Dental problems are damaging the UK economy, according to estimates from the British Dental Health Foundation
Over 415,000 employees took time off work last year due to dental problems, meaning an estimated £36.6 million was lost last year due to unforeseen absenteeism.
Less than one in ten workers (7%) received information from their employers about the importance of maintaining good oral health, costing UK businesses - and the economy - millions of pounds due to employers taking days off work.
It is also estimated that more than 1.1 million are taking time off work to look after a child suffering from poor oral health as well. Chief executive for the British Dental Health Foundation, Dr Nigel Carter, believes that if businesses placed more emphasis on dental wellbeing, a substantial amount of people could better their oral health, and money could be saved.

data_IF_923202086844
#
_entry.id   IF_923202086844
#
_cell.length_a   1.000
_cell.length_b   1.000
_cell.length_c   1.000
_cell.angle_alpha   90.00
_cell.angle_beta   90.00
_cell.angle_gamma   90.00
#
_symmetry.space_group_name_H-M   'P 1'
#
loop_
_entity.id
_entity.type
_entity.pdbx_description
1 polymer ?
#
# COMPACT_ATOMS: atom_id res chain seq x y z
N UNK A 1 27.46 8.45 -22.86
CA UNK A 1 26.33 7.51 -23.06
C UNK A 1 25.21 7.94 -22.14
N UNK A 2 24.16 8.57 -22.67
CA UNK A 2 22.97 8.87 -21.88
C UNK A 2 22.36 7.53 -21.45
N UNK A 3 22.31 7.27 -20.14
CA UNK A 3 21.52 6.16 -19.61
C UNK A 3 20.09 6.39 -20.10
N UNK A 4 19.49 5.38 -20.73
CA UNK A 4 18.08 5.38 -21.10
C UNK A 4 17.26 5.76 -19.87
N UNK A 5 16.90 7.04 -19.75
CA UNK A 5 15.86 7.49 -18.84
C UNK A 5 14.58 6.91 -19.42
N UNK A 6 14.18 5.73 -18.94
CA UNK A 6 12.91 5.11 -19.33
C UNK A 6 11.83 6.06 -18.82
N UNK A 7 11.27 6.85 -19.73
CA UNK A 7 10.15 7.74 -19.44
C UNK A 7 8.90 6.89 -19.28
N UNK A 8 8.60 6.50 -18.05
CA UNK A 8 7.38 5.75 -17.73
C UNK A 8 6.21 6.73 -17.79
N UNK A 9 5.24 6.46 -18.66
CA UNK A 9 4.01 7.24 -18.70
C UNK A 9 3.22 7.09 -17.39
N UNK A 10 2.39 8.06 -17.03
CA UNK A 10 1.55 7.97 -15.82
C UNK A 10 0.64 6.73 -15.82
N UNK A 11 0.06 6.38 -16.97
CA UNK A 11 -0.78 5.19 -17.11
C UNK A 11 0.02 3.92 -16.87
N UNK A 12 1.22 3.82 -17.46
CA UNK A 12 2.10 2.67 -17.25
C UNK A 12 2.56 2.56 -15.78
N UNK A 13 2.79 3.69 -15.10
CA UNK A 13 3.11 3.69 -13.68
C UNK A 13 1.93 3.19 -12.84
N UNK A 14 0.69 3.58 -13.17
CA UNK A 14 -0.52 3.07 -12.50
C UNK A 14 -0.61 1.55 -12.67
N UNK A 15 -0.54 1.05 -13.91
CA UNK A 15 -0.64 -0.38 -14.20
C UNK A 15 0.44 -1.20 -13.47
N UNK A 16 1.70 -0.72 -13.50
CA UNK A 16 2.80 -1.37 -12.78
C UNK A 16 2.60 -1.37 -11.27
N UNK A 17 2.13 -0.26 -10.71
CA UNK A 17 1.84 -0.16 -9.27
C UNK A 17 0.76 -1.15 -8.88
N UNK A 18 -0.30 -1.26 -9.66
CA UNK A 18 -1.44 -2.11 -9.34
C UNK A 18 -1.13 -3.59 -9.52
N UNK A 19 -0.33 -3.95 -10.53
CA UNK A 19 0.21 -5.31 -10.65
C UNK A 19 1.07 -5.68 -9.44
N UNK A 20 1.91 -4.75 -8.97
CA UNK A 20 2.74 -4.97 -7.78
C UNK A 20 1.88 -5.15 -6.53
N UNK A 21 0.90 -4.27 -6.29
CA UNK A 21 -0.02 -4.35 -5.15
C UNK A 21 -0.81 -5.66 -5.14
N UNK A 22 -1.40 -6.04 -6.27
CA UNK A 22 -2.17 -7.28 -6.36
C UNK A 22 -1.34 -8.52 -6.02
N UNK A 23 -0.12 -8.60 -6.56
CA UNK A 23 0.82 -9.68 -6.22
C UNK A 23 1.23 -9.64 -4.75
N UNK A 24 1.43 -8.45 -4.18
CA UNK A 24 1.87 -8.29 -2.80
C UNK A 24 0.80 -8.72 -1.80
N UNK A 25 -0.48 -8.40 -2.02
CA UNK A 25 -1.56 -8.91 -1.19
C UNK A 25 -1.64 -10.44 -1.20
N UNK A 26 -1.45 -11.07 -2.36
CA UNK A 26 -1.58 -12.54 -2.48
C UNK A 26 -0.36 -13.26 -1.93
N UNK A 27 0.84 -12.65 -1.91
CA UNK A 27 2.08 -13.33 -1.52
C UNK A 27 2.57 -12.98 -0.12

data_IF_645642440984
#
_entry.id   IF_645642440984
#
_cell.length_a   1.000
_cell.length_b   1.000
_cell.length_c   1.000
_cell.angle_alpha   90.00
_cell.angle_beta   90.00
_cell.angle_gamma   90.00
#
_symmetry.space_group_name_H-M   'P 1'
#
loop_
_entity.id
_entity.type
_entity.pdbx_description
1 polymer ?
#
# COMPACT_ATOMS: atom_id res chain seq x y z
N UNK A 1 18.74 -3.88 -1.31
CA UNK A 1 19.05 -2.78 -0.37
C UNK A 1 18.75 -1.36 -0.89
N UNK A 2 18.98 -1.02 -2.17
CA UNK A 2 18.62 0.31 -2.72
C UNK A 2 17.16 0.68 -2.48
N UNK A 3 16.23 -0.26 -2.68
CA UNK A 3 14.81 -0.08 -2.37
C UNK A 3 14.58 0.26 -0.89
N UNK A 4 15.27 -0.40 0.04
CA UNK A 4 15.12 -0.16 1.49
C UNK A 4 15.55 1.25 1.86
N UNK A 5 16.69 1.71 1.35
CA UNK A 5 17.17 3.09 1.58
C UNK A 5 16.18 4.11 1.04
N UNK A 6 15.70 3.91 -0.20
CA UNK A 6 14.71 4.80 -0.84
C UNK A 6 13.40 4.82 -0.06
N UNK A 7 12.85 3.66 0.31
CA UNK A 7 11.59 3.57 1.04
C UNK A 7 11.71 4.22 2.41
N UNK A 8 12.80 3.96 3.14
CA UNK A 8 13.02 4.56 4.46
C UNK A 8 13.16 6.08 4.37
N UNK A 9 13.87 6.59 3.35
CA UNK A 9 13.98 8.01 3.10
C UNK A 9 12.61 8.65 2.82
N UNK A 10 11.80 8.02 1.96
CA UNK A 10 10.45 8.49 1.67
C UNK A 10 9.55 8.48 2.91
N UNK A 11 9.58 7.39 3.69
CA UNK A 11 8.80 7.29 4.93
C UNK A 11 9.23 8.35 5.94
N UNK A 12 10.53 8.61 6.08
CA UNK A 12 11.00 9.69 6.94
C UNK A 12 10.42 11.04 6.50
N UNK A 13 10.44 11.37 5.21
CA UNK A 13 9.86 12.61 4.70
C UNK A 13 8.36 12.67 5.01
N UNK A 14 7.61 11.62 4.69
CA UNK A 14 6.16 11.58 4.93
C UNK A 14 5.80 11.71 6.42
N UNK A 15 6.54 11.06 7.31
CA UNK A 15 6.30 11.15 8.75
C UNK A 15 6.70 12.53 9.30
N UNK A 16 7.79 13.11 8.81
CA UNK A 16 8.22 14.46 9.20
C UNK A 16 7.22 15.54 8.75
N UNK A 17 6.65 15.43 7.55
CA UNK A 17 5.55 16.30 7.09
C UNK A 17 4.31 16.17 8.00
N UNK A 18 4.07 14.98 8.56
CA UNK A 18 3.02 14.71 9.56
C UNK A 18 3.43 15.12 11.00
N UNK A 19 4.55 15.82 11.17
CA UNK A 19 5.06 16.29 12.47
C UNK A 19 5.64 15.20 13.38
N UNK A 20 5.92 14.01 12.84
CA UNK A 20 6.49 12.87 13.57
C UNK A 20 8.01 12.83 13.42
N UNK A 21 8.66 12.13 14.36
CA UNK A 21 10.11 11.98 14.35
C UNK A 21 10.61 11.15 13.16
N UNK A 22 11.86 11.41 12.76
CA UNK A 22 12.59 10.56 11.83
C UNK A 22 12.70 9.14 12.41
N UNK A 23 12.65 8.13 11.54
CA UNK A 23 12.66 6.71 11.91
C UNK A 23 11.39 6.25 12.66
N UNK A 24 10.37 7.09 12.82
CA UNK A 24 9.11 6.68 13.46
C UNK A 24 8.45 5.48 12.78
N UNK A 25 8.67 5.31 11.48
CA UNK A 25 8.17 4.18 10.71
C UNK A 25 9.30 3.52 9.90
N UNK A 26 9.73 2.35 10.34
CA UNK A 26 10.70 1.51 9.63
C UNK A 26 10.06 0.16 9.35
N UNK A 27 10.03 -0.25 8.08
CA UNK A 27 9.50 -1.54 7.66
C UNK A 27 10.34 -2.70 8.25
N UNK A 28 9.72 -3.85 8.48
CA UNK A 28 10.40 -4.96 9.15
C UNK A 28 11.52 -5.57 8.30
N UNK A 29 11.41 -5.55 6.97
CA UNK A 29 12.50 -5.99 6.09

Nigel Carter said: 'The figures from this study highlight the significant number of people who are forced to miss work each year unnecessarily due to largely avoidable and preventable oral health problems. What many employers won't realise is that poor oral health is increasingly being linked to other more serious medical conditions such as diabetes, strokes and heart problems.
Time and money are clearly barriers to improving oral hygiene, especially during the economic downturn, but we hope more employers will take another look at their occupational health and general welfare policies and give a greater priority to oral health.'
He added that by introducing dental health into occupational health policies, employers could benefit from increased productivity and performance from their workers. 'But it could vitally help to reduce absence related costs too.'
Bupa director of dental services, Ruth Chesmore, said: 'Even people who are happy with their teeth should pay attention to their dental health, as problems can happen at any time and get worse if not treated. Educating people on what to look out for can help to prevent problems and reduce time off work.'